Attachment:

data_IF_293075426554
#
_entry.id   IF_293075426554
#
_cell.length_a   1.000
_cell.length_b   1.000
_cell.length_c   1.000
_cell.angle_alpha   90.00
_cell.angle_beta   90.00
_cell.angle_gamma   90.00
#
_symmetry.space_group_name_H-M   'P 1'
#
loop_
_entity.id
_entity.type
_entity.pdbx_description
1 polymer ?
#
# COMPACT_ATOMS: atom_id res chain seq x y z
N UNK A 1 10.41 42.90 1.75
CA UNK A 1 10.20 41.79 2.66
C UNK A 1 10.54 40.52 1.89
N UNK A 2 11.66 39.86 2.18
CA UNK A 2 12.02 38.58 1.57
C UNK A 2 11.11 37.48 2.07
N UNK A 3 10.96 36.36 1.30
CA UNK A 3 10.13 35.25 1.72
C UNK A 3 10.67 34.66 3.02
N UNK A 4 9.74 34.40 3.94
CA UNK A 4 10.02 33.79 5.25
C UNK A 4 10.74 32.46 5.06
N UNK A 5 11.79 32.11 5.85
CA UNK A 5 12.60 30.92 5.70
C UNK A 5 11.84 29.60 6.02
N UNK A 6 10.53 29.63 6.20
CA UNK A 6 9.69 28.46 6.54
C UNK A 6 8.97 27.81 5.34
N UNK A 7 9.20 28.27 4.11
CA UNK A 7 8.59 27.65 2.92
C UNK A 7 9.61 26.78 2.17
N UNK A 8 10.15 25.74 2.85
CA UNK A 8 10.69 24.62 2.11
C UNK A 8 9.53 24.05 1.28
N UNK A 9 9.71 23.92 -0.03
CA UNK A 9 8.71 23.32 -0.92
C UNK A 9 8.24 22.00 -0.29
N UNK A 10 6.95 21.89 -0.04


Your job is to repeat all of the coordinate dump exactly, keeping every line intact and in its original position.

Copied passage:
data_IF_293075426554
#
_entry.id   IF_293075426554
#
_cell.length_a   1.000
_cell.length_b   1.000
_cell.length_c   1.000
_cell.angle_alpha   90.00
_cell.angle_beta   90.00
_cell.angle_gamma   90.00
#
_symmetry.space_group_name_H-M   'P 1'
#
loop_
_entity.id
_entity.type
_entity.pdbx_description
1 polymer ?
#
# COMPACT_ATOMS: atom_id res chain seq x y z
N UNK A 1 10.41 42.90 1.75
CA UNK A 1 10.20 41.79 2.66
C UNK A 1 10.54 40.52 1.89
N UNK A 2 11.66 39.86 2.18
CA UNK A 2 12.02 38.58 1.57
C UNK A 2 11.11 37.48 2.07
N UNK A 3 10.96 36.36 1.30
CA UNK A 3 10.13 35.25 1.72
C UNK A 3 10.67 34.66 3.02
N UNK A 4 9.74 34.40 3.94
CA UNK A 4 10.02 33.79 5.25
C UNK A 4 10.74 32.46 5.06
N UNK A 5 11.79 32.11 5.85
CA UNK A 5 12.60 30.92 5.70
C UNK A 5 11.84 29.60 6.02
N UNK A 6 10.53 29.63 6.20
CA UNK A 6 9.69 28.46 6.54
C UNK A 6 8.97 27.81 5.34
N UNK A 7 9.20 28.27 4.11
CA UNK A 7 8.59 27.65 2.92
C UNK A 7 9.61 26.78 2.17
N UNK A 8 10.15 25.74 2.85
CA UNK A 8 10.69 24.62 2.11
C UNK A 8 9.53 24.05 1.28
N UNK A 9 9.71 23.92 -0.03
CA UNK A 9 8.71 23.32 -0.92
C UNK A 9 8.24 22.00 -0.29
N UNK A 10 6.95 21.89 -0.04